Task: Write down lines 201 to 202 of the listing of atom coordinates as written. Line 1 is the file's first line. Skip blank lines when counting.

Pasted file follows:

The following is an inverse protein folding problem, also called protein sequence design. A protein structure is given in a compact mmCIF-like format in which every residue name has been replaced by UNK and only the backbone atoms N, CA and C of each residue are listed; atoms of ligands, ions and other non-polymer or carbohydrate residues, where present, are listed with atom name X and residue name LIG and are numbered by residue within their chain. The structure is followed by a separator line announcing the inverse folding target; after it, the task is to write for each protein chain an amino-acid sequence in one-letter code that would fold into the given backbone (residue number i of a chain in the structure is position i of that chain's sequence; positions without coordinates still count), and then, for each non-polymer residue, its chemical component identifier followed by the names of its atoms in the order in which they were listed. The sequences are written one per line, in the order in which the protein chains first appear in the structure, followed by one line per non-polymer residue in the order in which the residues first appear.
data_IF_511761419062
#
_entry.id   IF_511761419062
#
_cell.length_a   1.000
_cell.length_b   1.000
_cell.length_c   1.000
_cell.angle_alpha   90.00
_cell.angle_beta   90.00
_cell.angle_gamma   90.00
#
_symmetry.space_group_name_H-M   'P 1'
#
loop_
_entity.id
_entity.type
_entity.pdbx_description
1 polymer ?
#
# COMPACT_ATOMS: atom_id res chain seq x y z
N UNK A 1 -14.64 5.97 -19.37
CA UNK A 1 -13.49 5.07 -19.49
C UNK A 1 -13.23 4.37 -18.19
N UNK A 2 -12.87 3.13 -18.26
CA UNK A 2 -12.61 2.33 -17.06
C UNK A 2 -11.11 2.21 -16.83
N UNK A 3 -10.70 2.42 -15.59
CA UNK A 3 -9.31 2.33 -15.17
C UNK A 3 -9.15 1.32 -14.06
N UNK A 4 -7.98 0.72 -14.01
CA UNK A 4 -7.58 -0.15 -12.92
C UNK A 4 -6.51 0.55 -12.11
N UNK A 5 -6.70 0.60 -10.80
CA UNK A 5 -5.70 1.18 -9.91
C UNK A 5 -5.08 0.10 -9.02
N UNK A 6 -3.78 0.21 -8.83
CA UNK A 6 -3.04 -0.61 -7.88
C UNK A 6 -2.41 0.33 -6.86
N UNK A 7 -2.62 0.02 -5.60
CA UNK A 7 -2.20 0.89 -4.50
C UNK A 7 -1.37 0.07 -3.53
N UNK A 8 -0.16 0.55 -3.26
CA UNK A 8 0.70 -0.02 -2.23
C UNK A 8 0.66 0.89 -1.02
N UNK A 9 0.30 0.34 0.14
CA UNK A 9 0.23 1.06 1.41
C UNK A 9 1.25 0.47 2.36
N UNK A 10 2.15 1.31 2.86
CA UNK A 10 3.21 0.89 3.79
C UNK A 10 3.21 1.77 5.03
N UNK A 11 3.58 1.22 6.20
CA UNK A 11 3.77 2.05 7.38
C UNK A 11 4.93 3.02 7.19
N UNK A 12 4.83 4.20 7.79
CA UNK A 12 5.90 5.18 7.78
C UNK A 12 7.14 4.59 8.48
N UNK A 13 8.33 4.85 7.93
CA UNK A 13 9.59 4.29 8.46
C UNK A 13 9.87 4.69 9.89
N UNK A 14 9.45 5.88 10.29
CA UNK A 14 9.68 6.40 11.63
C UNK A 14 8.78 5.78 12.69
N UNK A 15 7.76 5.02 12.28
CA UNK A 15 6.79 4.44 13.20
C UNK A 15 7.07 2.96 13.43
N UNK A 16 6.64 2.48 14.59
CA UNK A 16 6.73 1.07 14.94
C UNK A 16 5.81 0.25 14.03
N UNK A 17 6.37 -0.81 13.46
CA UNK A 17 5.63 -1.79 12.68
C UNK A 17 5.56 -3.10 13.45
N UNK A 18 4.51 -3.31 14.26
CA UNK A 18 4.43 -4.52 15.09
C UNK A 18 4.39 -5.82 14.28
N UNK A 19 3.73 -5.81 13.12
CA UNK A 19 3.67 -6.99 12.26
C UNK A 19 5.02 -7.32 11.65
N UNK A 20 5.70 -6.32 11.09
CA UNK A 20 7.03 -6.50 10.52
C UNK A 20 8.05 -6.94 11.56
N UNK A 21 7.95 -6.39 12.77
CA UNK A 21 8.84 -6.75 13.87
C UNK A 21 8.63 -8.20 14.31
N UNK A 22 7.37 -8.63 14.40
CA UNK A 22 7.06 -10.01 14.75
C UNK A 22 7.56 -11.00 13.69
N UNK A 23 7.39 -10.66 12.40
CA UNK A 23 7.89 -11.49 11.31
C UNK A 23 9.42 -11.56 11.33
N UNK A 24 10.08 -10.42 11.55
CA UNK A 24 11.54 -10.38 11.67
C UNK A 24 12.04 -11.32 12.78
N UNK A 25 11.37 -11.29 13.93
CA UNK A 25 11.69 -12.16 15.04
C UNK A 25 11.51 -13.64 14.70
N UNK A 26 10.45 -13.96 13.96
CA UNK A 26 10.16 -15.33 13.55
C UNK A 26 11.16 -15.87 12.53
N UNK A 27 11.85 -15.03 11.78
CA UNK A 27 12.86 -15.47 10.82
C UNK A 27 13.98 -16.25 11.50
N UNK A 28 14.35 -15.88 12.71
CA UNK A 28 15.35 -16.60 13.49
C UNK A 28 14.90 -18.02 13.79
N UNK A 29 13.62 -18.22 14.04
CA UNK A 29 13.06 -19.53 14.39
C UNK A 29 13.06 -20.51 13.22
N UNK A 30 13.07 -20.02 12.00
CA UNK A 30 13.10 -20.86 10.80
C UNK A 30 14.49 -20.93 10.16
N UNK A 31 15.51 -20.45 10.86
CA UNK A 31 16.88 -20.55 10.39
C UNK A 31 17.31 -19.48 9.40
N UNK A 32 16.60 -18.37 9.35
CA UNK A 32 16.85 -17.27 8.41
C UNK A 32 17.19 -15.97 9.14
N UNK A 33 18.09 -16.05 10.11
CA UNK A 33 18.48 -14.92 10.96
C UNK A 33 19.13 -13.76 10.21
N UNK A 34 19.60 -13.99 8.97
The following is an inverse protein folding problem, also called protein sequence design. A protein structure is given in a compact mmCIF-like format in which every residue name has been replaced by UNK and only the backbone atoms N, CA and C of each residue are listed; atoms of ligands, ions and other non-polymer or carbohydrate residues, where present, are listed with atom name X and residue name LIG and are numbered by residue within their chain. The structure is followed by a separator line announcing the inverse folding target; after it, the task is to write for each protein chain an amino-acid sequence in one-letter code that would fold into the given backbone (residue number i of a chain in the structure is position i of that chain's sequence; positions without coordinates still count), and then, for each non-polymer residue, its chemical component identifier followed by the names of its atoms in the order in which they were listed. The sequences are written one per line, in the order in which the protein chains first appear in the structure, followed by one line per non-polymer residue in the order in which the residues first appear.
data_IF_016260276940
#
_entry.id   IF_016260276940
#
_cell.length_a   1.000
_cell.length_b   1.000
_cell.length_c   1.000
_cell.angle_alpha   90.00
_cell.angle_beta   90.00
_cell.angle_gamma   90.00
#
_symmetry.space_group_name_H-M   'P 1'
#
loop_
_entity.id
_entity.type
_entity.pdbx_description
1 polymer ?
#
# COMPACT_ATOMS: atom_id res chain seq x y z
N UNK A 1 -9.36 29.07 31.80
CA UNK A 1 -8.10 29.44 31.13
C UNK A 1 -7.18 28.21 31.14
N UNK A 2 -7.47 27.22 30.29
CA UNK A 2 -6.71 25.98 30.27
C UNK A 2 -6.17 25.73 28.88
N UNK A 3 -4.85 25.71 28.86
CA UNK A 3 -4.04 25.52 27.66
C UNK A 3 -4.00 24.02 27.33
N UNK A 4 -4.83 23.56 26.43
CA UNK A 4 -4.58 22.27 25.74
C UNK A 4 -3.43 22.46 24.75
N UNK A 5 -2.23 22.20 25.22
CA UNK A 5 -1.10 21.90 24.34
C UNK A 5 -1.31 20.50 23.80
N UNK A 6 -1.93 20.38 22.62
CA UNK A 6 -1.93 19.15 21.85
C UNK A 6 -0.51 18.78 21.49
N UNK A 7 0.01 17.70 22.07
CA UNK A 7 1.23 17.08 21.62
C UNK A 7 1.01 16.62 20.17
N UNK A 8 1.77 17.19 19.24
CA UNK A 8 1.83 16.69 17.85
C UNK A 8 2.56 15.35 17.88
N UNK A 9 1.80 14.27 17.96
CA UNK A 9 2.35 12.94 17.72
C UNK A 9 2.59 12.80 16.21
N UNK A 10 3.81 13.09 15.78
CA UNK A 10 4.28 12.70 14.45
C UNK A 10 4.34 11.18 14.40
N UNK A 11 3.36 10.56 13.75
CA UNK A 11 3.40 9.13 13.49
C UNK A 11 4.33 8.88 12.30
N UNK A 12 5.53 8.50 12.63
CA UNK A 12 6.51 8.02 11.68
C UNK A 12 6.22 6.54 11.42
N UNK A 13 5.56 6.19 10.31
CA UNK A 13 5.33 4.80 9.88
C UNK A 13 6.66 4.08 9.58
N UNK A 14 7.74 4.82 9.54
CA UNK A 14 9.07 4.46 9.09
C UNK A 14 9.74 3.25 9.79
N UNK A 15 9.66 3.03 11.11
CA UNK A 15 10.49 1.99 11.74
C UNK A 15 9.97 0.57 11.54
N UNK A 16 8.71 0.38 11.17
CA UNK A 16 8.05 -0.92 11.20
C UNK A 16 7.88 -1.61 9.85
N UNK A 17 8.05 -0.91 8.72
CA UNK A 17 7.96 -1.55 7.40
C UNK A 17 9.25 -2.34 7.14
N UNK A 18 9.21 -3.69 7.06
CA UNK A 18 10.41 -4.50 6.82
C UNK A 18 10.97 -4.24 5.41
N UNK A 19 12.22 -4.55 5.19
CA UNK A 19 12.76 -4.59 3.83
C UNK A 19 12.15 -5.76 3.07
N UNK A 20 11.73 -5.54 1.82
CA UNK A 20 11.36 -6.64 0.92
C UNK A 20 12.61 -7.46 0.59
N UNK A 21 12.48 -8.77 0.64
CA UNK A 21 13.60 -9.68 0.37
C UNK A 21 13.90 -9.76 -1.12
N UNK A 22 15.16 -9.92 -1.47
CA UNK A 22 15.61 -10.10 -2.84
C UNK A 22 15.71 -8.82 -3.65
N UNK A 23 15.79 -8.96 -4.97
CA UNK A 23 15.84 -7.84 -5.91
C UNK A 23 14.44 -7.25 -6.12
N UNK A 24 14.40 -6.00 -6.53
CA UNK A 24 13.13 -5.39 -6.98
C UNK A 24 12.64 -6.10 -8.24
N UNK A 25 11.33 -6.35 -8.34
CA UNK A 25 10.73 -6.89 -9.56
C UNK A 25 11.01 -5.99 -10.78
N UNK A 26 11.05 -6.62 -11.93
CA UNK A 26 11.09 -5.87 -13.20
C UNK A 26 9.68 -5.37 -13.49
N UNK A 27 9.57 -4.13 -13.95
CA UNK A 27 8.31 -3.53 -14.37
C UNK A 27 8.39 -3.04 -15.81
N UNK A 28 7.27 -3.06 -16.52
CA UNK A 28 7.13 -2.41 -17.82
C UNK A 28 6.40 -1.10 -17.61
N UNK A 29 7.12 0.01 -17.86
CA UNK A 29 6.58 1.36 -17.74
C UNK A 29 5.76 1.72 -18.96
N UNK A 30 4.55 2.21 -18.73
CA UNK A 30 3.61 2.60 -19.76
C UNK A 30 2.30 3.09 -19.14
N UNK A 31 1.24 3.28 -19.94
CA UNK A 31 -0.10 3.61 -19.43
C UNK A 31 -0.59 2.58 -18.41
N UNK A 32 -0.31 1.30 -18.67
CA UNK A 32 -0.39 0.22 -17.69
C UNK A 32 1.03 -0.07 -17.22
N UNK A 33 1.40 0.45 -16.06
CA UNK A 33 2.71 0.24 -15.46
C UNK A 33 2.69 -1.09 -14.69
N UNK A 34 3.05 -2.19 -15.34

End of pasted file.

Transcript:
CA UNK A 20 11.36 -6.64 0.92
C UNK A 20 12.61 -7.46 0.59